Garfield County staff unsure about new land-use review changes |

Garfield County staff unsure about new land-use review changes

John ColsonPost Independent staffGlenwood Springs, CO Colorado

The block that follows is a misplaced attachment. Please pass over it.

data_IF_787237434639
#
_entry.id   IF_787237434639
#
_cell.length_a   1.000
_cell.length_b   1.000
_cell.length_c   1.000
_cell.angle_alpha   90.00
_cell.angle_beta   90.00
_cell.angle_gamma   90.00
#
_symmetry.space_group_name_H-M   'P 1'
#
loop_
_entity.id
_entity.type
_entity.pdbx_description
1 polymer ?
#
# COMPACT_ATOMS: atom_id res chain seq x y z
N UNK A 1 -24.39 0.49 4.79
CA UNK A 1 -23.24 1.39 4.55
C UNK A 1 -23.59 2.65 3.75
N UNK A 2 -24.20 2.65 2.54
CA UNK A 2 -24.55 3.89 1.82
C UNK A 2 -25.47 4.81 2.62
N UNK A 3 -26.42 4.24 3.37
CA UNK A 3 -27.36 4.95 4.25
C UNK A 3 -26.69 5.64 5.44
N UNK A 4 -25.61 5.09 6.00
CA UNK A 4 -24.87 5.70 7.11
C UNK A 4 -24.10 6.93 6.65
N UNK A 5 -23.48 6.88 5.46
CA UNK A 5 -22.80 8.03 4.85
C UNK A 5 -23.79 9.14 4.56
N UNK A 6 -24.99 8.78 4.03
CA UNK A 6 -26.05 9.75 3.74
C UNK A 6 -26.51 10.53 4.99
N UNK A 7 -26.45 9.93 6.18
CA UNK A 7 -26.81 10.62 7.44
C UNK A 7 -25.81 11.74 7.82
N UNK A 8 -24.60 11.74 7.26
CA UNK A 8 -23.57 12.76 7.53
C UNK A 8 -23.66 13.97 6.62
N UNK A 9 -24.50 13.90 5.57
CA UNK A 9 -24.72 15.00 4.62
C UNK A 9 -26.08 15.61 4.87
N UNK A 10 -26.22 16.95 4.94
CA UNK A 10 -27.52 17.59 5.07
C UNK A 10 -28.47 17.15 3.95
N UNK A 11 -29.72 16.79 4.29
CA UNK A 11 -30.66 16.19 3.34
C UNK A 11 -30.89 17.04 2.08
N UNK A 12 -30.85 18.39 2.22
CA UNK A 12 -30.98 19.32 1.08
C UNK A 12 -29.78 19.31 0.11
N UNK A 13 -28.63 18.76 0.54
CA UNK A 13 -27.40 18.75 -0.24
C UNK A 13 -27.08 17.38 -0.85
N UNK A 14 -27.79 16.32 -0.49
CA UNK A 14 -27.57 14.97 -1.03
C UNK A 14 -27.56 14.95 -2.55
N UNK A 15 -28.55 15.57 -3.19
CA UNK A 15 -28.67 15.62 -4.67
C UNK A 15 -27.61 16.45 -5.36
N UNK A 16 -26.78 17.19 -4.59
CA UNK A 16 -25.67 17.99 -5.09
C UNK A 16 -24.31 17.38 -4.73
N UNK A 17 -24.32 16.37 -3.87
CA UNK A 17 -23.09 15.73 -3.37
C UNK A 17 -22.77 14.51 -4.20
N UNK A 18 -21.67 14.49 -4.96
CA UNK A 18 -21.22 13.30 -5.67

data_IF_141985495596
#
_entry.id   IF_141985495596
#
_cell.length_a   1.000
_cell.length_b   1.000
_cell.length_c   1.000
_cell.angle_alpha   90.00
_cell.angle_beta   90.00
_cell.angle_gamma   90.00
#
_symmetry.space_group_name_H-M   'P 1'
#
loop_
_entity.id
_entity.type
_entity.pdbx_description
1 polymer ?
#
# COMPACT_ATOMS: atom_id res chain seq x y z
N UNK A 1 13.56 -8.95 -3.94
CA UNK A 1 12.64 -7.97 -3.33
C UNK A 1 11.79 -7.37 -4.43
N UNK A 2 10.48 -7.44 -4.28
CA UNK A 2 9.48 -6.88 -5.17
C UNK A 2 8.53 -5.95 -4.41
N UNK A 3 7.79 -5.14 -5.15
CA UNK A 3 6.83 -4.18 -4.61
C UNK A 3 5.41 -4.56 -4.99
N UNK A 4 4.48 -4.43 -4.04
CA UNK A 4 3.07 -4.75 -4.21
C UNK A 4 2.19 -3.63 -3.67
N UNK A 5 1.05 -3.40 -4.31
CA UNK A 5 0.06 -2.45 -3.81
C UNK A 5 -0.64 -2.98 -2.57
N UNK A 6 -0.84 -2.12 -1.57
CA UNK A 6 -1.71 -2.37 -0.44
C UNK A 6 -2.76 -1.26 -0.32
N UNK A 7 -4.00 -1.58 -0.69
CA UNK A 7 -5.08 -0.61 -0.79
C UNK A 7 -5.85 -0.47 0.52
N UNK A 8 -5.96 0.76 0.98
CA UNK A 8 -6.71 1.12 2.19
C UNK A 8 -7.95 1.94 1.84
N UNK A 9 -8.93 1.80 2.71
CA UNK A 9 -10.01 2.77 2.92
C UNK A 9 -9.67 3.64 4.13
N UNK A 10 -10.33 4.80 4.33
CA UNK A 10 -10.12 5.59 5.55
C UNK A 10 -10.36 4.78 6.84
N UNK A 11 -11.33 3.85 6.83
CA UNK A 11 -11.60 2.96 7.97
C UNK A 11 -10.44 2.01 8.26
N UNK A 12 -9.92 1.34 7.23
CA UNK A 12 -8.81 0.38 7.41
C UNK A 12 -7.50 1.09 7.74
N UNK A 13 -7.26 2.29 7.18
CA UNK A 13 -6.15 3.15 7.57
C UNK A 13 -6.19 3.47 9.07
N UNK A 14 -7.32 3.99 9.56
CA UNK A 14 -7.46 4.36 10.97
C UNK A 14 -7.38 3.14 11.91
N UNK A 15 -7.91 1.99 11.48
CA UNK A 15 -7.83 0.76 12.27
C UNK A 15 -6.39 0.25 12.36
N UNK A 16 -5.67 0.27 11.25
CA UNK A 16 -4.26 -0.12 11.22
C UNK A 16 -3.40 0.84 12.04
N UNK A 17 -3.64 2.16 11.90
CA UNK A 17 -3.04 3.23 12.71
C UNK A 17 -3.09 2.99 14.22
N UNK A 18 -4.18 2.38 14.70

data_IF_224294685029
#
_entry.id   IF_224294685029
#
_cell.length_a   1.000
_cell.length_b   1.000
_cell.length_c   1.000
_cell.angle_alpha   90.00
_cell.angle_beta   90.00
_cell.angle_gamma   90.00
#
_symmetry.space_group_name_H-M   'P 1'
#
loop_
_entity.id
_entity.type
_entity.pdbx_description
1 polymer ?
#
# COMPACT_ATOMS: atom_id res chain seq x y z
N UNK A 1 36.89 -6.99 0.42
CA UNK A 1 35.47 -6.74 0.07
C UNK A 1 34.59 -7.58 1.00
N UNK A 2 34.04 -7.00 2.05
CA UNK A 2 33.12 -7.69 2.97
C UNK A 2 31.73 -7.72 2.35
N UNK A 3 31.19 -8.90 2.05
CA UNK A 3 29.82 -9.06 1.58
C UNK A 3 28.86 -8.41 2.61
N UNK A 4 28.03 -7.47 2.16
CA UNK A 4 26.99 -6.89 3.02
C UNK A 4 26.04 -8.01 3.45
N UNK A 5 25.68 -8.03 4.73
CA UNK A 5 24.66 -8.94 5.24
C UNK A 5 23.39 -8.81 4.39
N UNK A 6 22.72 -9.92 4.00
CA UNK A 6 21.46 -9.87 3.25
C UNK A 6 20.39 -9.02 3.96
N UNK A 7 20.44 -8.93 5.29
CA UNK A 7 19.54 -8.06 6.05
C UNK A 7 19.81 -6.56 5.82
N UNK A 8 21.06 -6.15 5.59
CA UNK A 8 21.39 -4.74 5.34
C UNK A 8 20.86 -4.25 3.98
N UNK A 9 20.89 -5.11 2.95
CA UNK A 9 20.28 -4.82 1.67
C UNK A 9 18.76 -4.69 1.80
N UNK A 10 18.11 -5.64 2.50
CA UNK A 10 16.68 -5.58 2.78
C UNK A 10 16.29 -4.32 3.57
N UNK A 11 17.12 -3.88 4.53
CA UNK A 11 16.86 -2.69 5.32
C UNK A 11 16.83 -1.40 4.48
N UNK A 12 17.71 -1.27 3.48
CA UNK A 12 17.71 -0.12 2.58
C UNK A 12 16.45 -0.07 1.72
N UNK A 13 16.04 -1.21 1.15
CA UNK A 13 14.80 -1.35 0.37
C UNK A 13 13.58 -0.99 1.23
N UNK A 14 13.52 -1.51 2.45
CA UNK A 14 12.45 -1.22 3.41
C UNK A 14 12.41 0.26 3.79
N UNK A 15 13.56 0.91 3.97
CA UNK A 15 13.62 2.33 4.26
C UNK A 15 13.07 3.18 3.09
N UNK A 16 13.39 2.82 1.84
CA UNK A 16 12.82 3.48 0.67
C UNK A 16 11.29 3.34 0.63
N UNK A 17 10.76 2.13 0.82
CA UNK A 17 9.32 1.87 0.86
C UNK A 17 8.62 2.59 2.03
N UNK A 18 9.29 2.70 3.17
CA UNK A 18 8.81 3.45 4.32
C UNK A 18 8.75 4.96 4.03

GLENWOOD SPRINGS, Colorado – Garfield County’s planning director said he remains unsure about the full scope of changes in the county’s development review process in the wake of recent land-use policy decisions by the board of county commissioners (BOCC).But even as the county adapts to a new understanding of development applications, the county planning office has received a request to redesignate a nearly-closed gravel pit on Highway 82 as an industrial “rural employment center.”Regarding the recent changes to the land use code, “It is unclear at the moment if the BOCC will decide it wants to review all land use changes or if it wishes its staff to make administrative decisions where there are clear review standards,” wrote Building and Planning Director Fred Jarman in an e-mail to the Post Independent.”The BOCC will ultimately make this decision,” Jarman concluded.The BOCC modified the language of the county’s land use regulations, known as the county code, in votes taken on Aug. 15 and 22.The modified language was directly aimed at how the code relates to the county’s recently adopted Comprehensive Plan 2030, or comp plan, specifically ensuring that the comp plan is “advisory” rather than “mandatory” in nature.Jarman stated that his department already had increased the use of administrative reviews of development proposals. In these cases, Jarman directly approves or denies development applications. He can also attach conditions to applications that are approved.The increased use of administrative reviews followed the direction of the BOCC earlier in 2011. This arrangement “has resulted in significant time and money savings to applicants,” Jarman reported.The savings, he wrote, are due to the fact that the applicants in many cases no longer are required to go through a more expensive process of public notice of hearings, and making presentations at hearings before the planning and zoning commission (P&Z) and the BOCC.”This administrative review has also relieved the BOCC docket,” Jarman wrote, referring to the number of public hearings and other meetings, which took up a large portion of the board’s regular Monday meetings prior to the recent changes in the process.Jarman also wrote that the BOCC may decide to alter the different kinds of review that call for hearings before either the BOCC or the P&Z.The two more intensive levels of review currently are a Major Impact Review, requiring a hearing at the P&Z and another hearing at the BOCC, and the Limited Impact Review, requiring only a hearing before the P&Z.”The BOCC may decide to amend the level of review certain uses are required to have,” Jarman explained, changing the required review for some uses from a Major to a Limited impact review.Some observers were concerned the changes would mean a reduction in the work performed by the P&Z. But according to long-range planner Tamra Allen, the P&Z’s workload is not likely to be diminished by the changes.”The board has asked that staff and the (P&Z) continue to review applications for conformance/general conformance with the [comp] plan,” Allen wrote in a separate email.In addition to the changes to the code, Allen confirmed that there will be changes made to the comp plan itself, starting with a modification of the plan’s land-use map.The Crystal Ranch Corp., owner of the Powers gravel pit at the corner of County Road 103 (Crystal Springs Road) and Highway 82, has applied for an amendment to the comp plan map to designate the old pit as a “rural employment center.””Rural employment centers are geographically consolidated areas where there is a concentration of light industrial and business park uses,” Allen explained. “This includes such uses as construction yards, equipment repair and storage areas often found along I-70 or [Highway] 82.”The old Powers gravel pit, which has been a visible industrial reminder to valley commuters for decades, was to have been closed and revegetated over the next two years, under the terms of its approvals.Allen said the new designation would be linked to the owners’ plans to continue to run a batch plant at the pit, using gravel from the nearby Cerise Ranch gravel operation recently approved by the

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